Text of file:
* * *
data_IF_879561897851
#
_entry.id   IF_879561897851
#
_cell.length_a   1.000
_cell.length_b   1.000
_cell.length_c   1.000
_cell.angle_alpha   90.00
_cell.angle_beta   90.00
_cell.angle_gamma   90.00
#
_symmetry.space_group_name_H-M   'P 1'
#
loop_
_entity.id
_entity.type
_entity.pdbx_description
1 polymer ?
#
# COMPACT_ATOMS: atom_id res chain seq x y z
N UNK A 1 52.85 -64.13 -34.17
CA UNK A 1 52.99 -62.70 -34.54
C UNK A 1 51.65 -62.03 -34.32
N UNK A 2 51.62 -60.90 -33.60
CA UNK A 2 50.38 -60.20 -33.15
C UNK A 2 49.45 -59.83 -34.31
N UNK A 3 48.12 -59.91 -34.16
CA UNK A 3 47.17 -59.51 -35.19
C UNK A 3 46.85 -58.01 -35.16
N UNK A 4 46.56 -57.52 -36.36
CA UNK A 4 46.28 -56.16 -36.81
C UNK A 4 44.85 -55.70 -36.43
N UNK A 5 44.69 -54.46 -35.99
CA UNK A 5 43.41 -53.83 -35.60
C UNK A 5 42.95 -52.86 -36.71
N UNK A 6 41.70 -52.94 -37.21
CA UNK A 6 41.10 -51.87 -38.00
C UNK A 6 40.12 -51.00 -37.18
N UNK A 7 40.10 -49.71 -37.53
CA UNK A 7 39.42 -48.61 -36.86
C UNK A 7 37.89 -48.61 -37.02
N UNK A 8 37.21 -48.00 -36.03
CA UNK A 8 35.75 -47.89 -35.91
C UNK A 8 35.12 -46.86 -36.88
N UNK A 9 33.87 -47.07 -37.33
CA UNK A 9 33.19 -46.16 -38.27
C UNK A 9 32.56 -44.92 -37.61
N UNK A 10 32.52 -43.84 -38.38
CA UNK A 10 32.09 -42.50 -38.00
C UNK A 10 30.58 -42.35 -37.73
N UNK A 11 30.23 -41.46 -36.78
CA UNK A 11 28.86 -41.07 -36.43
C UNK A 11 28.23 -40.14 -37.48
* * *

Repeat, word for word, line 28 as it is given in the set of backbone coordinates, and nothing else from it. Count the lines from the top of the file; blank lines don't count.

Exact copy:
CA UNK A 3 47.17 -59.51 -35.19